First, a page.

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OSU’s Fickell mulling his running back options
COLUMBUS, OHIO (AP) - Terrelle Pryor’s replacement as the starting quarterback at Ohio State is the No. 1 question of fall camp.
But a close second? How about this: Who will he hand the ball to?
The role of tailback could be even greater in the absence of Pryor, who left after his junior season amid a suspension for NCAA violations, because the Buckeyes might rely heavily early on the running game to protect their relatively inexperienced signal callers.
Come midseason, the Buckeyes should be all set. In October, senior Daniel Herron, who is among the four players serving a five-game, NCAA-mandated suspension to start the year, will be back. He had 216 carries, 1,196 yards and 16 touchdowns in 2010.
Until Herron’s return, the Buckeyes will lean on junior Jordan Hall (37 carries, 169 yards, two scores last season), sophomores Jaamal Berry (32-367-1) and Carlos Hyde (24-115), as well as redshirt freshman Rod Smith.
“We don’t know who is going to play,” Hyde said. “Every day is like pressure. Someone is getting better, so that makes you want to get better.”
Coach Luke Fickell could go with a committee system, especially in the opener, Sept. 3 vs. Akron.
“You never know,” he said. “There’s a bunch of them. That’s one of the tougher positions I think on the field because it’s the one position that takes the most hits. A guy’s got to keep on getting up and keep on coming back after it and wearing people out.”
The returning quarterbacks are not exactly brimming with experience, either.
Senior Joe Bauserman completed 16 of 22 passes last season, while redshirt sophomore Kenny Guiton threw two passes in five appearances. Heralded freshman Braxton Miller and redshirt freshman Taylor Graham are also vying for time.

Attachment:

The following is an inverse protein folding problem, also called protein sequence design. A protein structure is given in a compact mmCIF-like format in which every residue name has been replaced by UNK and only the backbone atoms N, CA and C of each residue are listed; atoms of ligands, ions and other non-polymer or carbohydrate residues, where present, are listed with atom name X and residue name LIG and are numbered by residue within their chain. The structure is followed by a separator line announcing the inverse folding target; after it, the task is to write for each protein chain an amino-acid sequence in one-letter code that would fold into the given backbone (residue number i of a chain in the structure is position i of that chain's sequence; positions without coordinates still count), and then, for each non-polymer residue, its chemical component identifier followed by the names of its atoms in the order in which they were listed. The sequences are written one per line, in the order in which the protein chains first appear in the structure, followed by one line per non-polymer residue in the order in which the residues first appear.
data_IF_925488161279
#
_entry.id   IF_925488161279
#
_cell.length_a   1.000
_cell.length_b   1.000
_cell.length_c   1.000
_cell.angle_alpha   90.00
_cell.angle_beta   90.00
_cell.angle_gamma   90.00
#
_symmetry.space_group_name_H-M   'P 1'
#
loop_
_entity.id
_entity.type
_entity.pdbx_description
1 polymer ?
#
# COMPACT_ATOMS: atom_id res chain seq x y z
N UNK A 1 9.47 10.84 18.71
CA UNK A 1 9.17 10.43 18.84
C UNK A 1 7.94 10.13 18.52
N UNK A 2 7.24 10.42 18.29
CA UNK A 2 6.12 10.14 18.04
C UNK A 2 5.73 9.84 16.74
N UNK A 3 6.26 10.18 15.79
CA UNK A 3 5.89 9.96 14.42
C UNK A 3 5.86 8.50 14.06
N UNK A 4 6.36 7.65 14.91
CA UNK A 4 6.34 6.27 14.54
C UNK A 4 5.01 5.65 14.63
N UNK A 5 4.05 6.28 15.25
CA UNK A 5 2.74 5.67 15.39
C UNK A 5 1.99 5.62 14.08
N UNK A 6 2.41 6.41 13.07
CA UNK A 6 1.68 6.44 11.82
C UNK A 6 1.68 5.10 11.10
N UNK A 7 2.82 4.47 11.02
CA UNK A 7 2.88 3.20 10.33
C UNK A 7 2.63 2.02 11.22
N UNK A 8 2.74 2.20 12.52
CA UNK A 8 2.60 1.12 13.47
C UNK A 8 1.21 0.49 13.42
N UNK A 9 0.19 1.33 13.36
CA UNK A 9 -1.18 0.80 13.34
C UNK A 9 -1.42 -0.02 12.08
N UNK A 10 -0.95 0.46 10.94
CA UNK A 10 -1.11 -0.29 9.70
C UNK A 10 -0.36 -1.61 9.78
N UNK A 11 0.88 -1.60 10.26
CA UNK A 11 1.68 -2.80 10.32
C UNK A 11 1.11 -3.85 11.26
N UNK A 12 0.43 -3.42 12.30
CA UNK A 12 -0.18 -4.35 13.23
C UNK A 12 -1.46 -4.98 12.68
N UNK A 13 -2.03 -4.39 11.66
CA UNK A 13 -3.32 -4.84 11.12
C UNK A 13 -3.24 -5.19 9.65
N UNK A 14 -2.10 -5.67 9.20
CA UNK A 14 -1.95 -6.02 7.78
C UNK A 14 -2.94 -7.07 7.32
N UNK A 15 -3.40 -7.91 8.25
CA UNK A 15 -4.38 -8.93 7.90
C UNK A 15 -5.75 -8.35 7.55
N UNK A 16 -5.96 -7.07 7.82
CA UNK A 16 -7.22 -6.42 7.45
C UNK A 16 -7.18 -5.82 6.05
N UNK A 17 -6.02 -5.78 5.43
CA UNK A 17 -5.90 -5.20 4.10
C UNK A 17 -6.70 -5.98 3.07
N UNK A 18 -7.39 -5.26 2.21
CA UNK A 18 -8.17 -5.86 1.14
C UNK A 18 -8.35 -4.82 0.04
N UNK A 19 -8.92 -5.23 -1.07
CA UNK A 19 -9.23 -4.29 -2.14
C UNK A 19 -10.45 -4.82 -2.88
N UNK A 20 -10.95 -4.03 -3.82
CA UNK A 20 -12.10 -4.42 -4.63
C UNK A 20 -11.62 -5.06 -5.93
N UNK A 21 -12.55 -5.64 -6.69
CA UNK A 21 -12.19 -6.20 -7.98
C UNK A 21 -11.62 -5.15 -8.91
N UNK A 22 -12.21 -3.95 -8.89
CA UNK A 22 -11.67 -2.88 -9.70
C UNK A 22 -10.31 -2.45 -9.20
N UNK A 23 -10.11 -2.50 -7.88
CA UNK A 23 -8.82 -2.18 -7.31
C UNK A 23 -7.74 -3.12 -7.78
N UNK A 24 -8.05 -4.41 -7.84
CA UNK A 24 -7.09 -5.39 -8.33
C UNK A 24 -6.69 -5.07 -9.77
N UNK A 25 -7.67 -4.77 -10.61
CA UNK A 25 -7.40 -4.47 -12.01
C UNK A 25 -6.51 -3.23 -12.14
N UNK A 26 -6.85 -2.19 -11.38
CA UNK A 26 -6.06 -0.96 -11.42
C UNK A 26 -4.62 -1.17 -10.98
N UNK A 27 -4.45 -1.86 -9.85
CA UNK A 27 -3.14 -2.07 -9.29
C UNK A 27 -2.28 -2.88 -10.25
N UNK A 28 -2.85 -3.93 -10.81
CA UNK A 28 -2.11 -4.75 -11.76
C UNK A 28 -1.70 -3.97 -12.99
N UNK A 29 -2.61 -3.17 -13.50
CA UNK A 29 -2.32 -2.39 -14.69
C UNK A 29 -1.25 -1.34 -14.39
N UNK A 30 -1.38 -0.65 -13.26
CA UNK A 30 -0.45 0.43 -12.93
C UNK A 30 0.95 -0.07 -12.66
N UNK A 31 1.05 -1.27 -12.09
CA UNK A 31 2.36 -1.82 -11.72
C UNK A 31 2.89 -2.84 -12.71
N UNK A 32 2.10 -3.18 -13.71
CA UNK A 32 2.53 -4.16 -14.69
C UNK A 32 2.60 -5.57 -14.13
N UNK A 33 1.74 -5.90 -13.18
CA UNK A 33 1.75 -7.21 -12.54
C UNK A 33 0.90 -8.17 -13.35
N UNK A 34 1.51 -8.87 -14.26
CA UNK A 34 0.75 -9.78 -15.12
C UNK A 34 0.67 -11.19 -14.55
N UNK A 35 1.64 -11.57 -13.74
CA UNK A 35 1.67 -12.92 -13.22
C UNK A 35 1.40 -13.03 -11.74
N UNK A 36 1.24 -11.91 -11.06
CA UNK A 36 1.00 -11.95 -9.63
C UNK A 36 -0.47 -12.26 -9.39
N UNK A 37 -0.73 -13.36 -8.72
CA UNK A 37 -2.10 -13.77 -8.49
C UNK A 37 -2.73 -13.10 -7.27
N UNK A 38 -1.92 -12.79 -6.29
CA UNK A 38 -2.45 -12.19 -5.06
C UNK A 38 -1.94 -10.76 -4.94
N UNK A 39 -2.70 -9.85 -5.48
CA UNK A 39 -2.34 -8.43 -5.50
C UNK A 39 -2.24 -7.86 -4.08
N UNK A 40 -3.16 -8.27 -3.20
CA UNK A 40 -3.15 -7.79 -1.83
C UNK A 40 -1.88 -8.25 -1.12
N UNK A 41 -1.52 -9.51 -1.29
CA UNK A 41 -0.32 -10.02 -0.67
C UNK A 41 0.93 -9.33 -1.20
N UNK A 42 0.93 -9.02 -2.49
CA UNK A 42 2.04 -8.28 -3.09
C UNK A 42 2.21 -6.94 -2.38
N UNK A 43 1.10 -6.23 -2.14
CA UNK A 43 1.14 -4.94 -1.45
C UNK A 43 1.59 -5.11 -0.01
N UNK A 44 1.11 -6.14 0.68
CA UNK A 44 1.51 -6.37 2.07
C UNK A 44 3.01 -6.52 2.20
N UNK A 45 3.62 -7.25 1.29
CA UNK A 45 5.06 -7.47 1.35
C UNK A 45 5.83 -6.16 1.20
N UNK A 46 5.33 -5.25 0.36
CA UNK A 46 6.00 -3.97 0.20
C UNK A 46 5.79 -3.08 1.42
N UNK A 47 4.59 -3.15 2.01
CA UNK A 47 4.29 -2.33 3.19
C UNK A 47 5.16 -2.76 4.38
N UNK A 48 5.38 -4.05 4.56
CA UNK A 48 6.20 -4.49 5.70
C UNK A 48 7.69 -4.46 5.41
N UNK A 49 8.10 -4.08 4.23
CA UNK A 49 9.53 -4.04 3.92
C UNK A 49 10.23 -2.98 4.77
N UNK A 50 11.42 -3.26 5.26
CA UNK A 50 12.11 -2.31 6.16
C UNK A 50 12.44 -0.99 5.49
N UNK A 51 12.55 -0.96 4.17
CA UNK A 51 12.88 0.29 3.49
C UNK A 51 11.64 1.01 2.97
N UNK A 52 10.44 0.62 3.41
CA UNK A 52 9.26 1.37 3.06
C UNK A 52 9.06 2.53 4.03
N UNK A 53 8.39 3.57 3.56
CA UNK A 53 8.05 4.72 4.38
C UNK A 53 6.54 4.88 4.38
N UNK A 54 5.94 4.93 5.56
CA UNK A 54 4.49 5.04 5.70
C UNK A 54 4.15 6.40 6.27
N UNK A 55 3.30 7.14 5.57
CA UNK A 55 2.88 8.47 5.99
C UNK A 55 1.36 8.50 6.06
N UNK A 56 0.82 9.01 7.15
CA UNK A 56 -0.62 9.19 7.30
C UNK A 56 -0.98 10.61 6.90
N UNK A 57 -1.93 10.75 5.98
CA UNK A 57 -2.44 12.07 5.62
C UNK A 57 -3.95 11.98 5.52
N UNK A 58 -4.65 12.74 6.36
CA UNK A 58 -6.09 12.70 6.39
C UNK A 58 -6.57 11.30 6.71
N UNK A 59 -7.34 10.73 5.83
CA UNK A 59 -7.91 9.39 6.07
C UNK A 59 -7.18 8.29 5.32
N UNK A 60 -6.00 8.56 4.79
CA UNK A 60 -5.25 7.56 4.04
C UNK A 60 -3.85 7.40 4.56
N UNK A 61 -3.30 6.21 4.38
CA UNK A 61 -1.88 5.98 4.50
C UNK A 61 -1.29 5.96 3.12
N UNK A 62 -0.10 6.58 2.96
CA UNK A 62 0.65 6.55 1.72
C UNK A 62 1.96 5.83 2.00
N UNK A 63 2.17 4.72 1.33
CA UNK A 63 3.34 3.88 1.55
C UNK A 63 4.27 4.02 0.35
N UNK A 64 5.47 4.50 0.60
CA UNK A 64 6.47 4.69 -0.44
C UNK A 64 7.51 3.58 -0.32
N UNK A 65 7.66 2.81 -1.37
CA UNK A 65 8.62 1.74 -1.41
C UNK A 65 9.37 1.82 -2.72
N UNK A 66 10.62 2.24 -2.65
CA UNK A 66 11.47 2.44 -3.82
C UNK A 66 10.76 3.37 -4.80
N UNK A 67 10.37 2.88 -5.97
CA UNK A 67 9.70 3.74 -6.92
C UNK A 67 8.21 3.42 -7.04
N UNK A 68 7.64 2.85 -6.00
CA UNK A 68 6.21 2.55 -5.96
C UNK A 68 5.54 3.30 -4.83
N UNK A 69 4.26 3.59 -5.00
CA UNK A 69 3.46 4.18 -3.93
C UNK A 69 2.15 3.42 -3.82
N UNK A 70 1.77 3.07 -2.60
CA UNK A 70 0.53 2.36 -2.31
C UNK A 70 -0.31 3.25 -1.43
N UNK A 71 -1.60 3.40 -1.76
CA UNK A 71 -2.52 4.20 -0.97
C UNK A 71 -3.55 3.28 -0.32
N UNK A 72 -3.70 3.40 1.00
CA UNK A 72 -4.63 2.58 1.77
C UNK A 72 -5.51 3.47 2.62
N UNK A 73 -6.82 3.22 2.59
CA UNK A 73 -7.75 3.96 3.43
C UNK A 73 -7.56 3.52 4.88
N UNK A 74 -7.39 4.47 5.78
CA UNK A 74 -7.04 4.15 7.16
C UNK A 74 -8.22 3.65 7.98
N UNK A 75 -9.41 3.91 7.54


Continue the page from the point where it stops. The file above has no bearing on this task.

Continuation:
Adding to the possible burden on the running backs is that starting wide receiver DeVier Posey and starting offensive tackle Mike Adams will also serve five-game suspensions. The fourth is defensive end Solomon Thomas.
Put it all together, and Berry and Co. will be prepared for a heavy workload vs. the Zips.
“I think that’s going to be the deal,” he said. “We’re all working hard and play the reps like it’s game situations. I think we’ll be ready to open the season running the ball.”
Having the running backs catch the football could also be a big part of the game plan until the quarterbacks get comfortable. Hall and Hyde are particularly effective in the slot because of their speed.
“They’re just trying to get the ball around,” Hyde said. “We have good running backs that can catch. It’s good they’re using us at wideout to catch the ball. It works out.”
By Andrew P. Napolitano
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